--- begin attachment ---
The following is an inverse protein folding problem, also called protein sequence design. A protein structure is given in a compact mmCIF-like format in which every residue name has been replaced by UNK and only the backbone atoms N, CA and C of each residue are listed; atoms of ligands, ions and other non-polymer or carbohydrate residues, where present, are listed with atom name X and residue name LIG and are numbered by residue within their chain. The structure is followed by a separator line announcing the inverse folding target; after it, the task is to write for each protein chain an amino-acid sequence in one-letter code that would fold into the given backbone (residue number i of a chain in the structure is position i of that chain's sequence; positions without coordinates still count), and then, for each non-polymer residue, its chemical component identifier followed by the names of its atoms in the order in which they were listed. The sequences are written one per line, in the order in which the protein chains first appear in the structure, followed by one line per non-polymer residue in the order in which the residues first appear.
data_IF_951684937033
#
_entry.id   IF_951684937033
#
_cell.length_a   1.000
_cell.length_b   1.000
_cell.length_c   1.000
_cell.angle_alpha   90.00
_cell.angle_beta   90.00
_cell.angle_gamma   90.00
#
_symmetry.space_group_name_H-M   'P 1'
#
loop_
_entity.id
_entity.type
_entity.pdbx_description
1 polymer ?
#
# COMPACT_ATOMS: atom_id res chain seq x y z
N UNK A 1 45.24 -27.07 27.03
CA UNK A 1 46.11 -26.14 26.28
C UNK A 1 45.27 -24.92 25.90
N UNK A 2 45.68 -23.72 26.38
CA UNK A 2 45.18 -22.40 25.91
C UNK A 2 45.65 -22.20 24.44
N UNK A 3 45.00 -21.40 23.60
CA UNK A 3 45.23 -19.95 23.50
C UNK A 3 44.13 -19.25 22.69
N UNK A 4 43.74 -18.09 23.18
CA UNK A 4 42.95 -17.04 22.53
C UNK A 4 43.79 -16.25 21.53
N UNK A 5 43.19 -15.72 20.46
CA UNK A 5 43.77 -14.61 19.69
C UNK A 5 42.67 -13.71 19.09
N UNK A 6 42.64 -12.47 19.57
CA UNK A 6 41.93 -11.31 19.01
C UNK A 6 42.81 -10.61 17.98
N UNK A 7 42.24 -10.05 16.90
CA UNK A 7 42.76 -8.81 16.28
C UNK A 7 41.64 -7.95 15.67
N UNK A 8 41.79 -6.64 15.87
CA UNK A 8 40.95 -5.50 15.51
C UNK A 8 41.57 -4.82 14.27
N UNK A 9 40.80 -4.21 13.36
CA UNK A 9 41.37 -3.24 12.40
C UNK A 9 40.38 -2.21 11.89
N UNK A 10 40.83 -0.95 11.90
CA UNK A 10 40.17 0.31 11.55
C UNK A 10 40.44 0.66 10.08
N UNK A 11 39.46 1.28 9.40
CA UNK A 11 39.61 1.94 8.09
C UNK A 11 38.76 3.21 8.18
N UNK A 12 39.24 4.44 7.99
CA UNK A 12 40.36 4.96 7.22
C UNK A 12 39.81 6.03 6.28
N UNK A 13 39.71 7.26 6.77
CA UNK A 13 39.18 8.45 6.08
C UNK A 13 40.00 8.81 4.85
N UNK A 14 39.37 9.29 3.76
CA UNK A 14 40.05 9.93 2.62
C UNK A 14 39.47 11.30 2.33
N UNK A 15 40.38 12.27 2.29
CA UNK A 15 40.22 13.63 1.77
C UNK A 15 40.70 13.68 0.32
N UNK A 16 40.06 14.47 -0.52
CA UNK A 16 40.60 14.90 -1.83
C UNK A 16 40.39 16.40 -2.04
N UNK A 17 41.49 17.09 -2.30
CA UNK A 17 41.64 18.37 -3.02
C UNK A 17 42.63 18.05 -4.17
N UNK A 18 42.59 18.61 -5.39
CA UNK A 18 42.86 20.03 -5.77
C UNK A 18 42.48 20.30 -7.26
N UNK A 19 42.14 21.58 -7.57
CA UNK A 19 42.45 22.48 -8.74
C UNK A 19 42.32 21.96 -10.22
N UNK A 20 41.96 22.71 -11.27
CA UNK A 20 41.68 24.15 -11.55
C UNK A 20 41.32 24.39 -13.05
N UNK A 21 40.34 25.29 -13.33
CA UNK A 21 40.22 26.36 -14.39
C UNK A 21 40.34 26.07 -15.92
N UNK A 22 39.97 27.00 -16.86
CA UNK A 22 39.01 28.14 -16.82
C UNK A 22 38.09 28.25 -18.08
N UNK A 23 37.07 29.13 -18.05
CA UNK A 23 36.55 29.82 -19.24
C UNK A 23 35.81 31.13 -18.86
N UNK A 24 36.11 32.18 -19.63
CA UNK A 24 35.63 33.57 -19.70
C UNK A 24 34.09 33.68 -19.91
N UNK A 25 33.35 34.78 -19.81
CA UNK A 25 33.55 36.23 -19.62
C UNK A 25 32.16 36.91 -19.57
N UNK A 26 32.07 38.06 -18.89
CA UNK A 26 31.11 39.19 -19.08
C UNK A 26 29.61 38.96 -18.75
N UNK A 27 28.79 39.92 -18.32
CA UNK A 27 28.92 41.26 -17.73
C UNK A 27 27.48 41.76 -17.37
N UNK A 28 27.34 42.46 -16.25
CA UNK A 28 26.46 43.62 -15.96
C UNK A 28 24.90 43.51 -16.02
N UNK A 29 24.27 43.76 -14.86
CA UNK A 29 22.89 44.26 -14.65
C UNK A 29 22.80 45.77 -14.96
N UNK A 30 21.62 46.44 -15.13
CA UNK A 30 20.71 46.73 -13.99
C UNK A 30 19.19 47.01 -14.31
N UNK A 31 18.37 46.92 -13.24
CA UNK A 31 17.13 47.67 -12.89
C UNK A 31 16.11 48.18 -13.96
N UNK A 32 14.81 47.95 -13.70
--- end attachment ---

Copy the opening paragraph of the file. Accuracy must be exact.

The following is an inverse protein folding problem, also called protein sequence design. A protein structure is given in a compact mmCIF-like format in which every residue name has been replaced by UNK and only the backbone atoms N, CA and C of each residue are listed; atoms of ligands, ions and other non-polymer or carbohydrate residues, where present, are listed with atom name X and residue name LIG and are numbered by residue within their chain. The structure is followed by a separator line announcing the inverse folding target; after it, the task is to write for each protein chain an amino-acid sequence in one-letter code that would fold into the given backbone (residue number i of a chain in the structure is position i of that chain's sequence; positions without coordinates still count), and then, for each non-polymer residue, its chemical component identifier followed by the names of its atoms in the order in which they were listed. The sequences are written one per line, in the order in which the protein chains first appear in the structure, followed by one line per non-polymer residue in the order in which the residues first appear.